Tuesday, February 03, 2015

Art-Making Animals

Unfortunately I misspelled Gauguin's name on Twitter. Fixed that here.
Image from here.
Last night I attended a wonderful, inspiring lecture given by author Margaret Atwood. The ambitious title of her lecture (“Where Do We Come From? What Are We? Where Are We Going?: The Arts, The Sciences, The Humanities, The Inhumanities, and The Non-Humanities. Zombies Thrown In Extra”) presaged an evening of insight, laughter and deeper thinking. The whale testicles were apparently a bonus. (You had to be there.) She wondered out loud if perhaps the invitation committee had asked Stephen King, Neil Gaiman, or Ruth Rendell before they'd approached her.

She riffed on being in Kansas (sigh, as so many often do) by making reference to The Wizard of Oz. Instead of being tedious about it, she took it a step further by challenging us to be Not Kansas. That is, be more exotic, exciting, perhaps even dangerous by creating "an embarrassing pop star of your own". That said, it's disappointing that the world only really knows Kansas by the film of a hundred year-old novel series. We need to work harder at being Not Kansas.

Going even further, she talked a great deal about the above painting by Paul Gauguin, adding layers of meaning by intimating that the topless Tahitian ladies might be talking to an off-panel figure. (I think she mentioned it might've been the Pope but I didn't take a lot of notes.) I mention this only to note that like any author she looks at something and starts reading into it something more that becomes entertaining.

In the heart of her talk, Atwood told us that humans are born artists, though not necessarily good ones. As soon as we see crayons and wallpaper we want to draw. She called us "art-making animals". I love that tag and I will wear it proudly.  "We do art". Yep. Absolutely.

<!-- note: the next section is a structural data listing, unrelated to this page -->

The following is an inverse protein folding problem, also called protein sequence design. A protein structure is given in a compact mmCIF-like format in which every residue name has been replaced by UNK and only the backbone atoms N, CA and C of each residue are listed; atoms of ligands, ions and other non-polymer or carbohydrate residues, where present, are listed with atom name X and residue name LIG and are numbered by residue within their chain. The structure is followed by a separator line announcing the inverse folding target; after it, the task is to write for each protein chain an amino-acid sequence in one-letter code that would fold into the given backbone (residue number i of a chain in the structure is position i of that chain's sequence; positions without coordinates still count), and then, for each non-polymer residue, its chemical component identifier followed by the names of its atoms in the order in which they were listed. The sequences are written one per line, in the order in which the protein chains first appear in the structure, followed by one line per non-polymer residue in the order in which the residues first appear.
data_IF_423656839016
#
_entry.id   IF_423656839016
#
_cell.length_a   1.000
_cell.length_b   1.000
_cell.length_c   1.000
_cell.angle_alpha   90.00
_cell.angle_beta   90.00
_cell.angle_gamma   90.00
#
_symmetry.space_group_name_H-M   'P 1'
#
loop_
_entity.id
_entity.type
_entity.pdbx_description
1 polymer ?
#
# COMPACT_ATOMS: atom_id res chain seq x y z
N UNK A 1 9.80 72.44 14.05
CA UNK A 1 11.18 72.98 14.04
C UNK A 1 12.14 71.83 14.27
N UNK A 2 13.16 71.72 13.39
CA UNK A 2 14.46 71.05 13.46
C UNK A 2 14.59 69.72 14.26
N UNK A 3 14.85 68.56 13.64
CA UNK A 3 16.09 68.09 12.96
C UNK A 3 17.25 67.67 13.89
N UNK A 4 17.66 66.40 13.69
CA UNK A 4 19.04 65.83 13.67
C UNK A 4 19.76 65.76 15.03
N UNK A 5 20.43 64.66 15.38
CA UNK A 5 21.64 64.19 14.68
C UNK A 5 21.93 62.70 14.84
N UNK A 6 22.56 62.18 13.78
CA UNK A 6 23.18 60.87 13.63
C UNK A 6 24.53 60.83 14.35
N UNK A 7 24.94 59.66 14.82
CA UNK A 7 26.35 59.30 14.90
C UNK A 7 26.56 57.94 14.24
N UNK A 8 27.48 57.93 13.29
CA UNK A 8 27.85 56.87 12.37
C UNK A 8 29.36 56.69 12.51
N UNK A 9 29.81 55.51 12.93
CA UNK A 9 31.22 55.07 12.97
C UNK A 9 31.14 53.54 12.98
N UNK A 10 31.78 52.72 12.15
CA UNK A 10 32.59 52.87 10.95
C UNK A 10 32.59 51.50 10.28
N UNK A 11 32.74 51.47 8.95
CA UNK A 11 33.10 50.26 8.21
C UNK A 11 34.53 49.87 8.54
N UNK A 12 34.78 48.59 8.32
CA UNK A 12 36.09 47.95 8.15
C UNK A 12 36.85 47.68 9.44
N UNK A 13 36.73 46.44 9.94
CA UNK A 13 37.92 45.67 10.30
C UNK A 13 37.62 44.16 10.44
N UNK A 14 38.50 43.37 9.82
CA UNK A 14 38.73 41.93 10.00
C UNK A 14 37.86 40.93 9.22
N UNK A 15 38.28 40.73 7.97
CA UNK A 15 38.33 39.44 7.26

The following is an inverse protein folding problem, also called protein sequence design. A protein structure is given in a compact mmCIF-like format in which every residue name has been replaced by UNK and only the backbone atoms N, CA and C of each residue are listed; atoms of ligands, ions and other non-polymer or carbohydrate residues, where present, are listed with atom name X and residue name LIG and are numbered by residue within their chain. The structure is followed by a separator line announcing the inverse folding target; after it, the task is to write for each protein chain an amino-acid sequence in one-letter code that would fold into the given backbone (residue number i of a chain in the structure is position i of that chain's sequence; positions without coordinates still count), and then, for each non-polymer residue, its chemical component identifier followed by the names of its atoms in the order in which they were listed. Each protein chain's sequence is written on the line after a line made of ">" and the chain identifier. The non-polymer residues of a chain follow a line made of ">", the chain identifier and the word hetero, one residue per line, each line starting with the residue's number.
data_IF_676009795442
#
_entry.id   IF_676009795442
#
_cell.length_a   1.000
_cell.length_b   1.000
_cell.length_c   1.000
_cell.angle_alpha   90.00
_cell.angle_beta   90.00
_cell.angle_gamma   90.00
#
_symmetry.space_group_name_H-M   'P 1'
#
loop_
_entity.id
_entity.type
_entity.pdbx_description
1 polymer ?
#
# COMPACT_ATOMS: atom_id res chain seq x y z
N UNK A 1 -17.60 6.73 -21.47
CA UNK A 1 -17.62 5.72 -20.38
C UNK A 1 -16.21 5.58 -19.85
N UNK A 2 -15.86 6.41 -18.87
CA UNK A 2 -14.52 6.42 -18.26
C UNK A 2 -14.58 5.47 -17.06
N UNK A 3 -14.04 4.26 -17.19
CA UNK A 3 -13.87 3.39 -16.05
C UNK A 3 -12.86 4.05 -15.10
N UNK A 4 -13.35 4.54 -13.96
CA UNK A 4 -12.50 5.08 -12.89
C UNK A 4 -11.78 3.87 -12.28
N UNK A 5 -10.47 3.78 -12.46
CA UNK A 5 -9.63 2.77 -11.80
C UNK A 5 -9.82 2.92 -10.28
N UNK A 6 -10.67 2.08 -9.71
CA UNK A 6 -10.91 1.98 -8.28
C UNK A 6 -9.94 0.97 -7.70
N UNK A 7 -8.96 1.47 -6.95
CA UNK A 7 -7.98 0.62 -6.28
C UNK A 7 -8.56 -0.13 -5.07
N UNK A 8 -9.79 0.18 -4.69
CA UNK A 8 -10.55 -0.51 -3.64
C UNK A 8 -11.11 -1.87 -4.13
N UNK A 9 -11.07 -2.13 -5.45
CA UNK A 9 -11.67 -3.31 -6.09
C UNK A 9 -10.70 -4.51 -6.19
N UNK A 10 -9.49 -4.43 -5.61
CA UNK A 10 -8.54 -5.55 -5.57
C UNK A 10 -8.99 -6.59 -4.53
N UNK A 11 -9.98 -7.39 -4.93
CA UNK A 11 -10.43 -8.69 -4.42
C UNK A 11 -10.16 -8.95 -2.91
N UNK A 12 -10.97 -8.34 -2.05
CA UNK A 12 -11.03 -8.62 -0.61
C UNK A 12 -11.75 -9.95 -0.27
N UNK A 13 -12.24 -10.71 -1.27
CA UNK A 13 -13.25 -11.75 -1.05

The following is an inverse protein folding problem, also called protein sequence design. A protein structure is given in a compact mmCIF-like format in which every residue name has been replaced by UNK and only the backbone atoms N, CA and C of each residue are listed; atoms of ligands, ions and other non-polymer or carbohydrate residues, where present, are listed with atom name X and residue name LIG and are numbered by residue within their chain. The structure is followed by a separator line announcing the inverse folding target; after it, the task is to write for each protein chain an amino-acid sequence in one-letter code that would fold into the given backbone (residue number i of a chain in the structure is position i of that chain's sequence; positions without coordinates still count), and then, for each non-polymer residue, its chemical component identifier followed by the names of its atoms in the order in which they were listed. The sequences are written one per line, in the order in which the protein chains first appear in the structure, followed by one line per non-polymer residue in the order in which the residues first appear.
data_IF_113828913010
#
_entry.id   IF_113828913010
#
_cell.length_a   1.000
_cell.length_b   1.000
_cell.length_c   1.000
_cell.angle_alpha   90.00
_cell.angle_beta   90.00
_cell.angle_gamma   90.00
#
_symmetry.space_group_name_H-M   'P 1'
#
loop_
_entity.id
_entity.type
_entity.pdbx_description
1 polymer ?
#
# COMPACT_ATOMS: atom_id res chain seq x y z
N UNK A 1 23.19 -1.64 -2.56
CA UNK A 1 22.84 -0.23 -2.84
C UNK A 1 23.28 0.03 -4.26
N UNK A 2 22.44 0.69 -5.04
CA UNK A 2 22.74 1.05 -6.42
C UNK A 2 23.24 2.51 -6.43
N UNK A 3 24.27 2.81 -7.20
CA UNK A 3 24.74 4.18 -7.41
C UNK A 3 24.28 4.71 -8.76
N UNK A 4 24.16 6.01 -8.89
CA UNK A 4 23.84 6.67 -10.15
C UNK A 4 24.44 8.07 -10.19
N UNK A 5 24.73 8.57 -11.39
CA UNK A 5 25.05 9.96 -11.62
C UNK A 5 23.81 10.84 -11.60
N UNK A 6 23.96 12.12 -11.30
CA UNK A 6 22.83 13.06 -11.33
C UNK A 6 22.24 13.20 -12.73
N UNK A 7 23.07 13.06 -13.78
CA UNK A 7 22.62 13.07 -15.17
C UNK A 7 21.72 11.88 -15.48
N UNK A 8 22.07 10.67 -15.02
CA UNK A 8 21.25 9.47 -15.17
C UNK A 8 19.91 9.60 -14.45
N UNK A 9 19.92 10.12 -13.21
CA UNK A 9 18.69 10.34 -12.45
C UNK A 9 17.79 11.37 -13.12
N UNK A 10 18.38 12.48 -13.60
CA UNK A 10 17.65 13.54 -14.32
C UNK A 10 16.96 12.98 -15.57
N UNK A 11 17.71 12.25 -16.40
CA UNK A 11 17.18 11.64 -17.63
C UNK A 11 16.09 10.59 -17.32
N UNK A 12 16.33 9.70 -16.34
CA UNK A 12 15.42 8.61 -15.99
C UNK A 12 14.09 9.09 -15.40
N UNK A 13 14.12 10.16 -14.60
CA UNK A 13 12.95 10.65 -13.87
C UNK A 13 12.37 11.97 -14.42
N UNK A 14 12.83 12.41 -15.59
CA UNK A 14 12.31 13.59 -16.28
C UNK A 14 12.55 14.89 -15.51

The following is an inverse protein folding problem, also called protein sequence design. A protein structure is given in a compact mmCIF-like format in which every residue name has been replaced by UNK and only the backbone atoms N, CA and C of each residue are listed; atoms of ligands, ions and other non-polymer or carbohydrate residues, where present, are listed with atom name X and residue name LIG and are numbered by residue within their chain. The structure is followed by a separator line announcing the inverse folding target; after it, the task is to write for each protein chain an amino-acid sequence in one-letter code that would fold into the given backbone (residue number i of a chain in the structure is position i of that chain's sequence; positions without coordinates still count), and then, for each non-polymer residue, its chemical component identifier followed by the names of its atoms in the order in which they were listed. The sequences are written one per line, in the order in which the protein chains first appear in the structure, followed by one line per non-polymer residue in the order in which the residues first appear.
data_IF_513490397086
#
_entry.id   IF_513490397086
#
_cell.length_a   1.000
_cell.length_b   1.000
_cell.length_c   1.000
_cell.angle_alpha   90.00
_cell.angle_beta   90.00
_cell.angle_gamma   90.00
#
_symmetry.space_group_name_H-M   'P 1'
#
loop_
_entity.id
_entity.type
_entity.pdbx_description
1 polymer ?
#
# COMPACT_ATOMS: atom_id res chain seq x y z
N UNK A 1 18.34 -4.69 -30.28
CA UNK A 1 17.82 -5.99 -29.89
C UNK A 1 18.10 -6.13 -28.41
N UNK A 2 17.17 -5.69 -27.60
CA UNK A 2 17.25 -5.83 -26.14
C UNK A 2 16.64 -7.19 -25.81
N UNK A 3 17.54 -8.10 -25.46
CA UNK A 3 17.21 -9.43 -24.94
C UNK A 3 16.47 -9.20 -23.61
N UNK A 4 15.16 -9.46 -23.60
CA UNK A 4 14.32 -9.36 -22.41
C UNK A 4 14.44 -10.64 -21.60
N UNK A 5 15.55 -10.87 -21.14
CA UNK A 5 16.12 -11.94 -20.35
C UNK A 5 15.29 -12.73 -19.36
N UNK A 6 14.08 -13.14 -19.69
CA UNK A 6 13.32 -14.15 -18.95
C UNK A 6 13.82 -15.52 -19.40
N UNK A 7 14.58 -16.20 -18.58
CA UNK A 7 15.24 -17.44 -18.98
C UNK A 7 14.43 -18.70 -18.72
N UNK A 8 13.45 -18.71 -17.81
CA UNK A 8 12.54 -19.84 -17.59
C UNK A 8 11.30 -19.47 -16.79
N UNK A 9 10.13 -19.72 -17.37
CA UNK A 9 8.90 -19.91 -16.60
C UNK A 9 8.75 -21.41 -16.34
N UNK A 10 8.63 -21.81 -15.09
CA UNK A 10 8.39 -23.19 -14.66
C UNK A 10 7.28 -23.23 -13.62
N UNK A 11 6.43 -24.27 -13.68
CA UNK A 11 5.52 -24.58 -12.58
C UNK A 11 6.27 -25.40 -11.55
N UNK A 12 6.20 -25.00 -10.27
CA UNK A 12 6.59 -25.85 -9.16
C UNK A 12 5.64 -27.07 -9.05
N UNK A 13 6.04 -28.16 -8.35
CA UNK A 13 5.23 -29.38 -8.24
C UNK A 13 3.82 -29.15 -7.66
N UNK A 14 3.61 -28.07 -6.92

She wound up our time together (there were 1100 of us that came to hear her and the crowd was expected to top out around 400 or so) by talking about zombies, vampires, werewolves and Frankenstein's monster. Zombies are the perfect metaphor for how people tend not to think when faced with oppression. Vampires are elegant, given to tell-all books and rich. Werewolves are not so elegant, running around only in fur and wondering "Was that really me last night?" As for Frankenstein's monster, despite his ill-fitting clothes he is still intelligent when he needs to be and especially talkative when met in the Arctic.

Zombies, though, zombies don't care about their clothes and seem only to be running around biting anyone they can find to turn their victims into more zombies. They are mindless, uncaring in the extreme and relentless. They are reflective of how we think of ourselves. Their currently popularity should frighten the hell out of anyone who takes the time to give it any thought at all.

From that I inferred that she means for us to think more, to read more, to be more like vampires who take the time to improve their lot because they live longer. Theoretically. As long as there's not some Slayer running around intent on cutting short that extra life. Anyway, I digress. As always, Atwood inspires us to be better, to pay more attention. When talking about Humanities as a course of study, in concert with science, she drew a line very clearly that "the Humanities are not rocket science".

Rather the problems that face us as humans on this earth must be solved by crossing disciplines. Human culture needs to be speculative and critical and must work in concert with the empirical nature of science. This is something that doesn't seem to happen much anywhere, let alone in our corridors of power.

We must open our minds, absorb everything we need to thrive. Our ancestors did it, we do it as babies. Instead, we get hung up on one thing and we become Kansas: comfortable, safe, sedate.

Let's look at things like she does: let's imagine something even more interesting than what's presented to us. Then let's pursue that line of thinking and see where it takes us.

During the Q&A, a teacher mentioned that her students, when they read Atwood's stories, feel "overwhelmed and depressed" which seemed to please the author. Her advice to the young students who feel that way is this: It's just a book. Close it. Take it as a cautionary tale and work hard to not let these things happen.

Which summed up the entire evening nicely. I hope that her talk will be available online or in print somewhere. She was brilliant as expected. Which explains the crowd that filled two rooms completely.

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